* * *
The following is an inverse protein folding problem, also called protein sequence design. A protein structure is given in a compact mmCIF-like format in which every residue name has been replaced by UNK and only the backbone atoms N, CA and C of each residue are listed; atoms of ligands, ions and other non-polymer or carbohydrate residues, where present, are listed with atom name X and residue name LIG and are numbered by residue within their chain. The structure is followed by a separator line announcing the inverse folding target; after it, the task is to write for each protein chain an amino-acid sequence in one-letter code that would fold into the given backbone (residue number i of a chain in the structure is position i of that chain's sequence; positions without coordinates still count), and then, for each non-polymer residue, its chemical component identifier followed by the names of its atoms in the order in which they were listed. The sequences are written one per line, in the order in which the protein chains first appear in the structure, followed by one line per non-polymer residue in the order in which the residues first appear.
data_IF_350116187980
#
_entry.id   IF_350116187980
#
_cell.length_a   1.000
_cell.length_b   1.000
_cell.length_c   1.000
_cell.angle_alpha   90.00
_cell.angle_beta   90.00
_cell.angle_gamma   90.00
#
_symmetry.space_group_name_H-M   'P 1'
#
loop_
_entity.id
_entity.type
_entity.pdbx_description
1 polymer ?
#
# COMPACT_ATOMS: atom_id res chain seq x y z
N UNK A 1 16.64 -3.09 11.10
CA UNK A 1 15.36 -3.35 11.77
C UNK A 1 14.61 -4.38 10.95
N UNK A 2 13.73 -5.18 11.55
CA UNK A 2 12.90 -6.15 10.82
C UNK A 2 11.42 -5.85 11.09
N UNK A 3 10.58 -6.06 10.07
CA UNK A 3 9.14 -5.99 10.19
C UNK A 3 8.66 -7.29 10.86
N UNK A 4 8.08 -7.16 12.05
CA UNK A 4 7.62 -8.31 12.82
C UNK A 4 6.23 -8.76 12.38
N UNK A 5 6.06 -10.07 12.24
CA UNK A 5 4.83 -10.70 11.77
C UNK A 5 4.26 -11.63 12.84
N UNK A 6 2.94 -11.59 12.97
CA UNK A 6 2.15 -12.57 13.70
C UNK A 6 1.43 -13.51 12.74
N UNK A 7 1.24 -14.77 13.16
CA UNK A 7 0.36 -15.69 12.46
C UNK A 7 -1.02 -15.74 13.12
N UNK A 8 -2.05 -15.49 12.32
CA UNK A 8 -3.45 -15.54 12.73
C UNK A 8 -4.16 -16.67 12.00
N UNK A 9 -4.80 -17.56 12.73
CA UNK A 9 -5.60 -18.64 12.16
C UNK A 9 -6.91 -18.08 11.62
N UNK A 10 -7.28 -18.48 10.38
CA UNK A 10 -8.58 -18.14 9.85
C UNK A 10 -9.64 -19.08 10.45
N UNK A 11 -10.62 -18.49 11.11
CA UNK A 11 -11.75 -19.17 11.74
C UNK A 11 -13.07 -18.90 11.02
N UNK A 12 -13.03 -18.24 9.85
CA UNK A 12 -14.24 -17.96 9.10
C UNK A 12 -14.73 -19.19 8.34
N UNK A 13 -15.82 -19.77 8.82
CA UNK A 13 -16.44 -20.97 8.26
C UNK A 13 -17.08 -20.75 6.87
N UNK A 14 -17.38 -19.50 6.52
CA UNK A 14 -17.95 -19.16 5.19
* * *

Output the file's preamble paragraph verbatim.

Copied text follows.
The following is an inverse protein folding problem, also called protein sequence design. A protein structure is given in a compact mmCIF-like format in which every residue name has been replaced by UNK and only the backbone atoms N, CA and C of each residue are listed; atoms of ligands, ions and other non-polymer or carbohydrate residues, where present, are listed with atom name X and residue name LIG and are numbered by residue within their chain. The structure is followed by a separator line announcing the inverse folding target; after it, the task is to write for each protein chain an amino-acid sequence in one-letter code that would fold into the given backbone (residue number i of a chain in the structure is position i of that chain's sequence; positions without coordinates still count), and then, for each non-polymer residue, its chemical component identifier followed by the names of its atoms in the order in which they were listed. The sequences are written one per line, in the order in which the protein chains first appear in the structure, followed by one line per non-polymer residue in the order in which the residues first appear.